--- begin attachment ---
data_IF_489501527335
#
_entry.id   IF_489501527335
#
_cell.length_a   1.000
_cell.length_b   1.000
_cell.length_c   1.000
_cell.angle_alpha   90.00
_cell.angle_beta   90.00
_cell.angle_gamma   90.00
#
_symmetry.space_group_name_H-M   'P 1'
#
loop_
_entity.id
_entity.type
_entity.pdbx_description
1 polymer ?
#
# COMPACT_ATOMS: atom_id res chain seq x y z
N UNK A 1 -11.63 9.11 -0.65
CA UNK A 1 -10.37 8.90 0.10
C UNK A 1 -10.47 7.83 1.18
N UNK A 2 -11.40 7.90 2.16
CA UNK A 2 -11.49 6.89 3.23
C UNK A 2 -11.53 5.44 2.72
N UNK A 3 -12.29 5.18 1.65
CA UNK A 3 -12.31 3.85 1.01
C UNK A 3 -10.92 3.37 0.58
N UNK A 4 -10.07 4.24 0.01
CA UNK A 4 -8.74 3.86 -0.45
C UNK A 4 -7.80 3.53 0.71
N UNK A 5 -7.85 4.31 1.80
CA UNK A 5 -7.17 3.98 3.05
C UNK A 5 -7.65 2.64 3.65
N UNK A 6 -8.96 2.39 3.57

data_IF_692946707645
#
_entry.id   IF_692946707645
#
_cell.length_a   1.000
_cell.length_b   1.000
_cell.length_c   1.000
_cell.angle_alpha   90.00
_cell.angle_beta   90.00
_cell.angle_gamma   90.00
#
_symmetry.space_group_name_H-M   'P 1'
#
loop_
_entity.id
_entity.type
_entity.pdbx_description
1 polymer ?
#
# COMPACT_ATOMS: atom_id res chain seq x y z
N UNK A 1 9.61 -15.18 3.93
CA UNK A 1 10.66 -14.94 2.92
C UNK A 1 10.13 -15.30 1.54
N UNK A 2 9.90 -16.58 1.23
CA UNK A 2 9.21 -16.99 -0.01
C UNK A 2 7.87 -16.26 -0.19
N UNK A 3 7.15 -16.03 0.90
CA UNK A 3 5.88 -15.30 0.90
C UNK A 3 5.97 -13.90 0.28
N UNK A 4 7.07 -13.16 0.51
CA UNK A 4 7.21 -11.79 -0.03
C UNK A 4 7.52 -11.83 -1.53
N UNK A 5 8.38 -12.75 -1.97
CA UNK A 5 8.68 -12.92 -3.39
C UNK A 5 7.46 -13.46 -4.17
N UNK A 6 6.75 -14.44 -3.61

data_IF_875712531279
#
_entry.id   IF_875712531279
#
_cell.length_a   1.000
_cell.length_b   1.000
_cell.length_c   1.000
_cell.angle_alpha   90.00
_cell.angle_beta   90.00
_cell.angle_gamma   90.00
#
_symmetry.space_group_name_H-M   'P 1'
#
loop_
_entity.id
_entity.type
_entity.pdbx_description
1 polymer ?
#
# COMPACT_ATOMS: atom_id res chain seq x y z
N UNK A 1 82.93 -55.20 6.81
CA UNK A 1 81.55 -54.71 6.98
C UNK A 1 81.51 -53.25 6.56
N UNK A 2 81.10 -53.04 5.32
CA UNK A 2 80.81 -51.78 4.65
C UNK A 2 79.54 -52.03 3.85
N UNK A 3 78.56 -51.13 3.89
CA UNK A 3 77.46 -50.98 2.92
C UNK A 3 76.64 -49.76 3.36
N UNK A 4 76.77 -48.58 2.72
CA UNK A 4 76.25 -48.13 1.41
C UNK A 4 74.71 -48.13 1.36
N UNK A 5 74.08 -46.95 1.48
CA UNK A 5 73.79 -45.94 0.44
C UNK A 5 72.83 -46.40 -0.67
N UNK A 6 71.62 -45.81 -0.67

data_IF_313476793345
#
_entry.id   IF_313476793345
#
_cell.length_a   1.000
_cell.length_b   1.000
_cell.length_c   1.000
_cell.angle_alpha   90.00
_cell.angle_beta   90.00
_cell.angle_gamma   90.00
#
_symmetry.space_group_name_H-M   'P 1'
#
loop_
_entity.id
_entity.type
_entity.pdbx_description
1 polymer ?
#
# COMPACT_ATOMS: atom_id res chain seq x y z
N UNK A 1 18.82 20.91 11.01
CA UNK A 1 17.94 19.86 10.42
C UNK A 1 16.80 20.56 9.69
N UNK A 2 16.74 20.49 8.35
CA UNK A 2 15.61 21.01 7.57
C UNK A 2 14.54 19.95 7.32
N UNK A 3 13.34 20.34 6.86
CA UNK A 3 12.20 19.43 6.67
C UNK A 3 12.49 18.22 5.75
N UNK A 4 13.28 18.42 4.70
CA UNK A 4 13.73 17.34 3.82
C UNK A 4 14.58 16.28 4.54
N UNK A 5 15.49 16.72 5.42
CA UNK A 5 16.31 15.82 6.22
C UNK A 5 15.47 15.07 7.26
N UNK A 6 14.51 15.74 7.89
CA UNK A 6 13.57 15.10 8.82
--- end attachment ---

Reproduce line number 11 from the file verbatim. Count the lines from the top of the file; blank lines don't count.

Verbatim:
#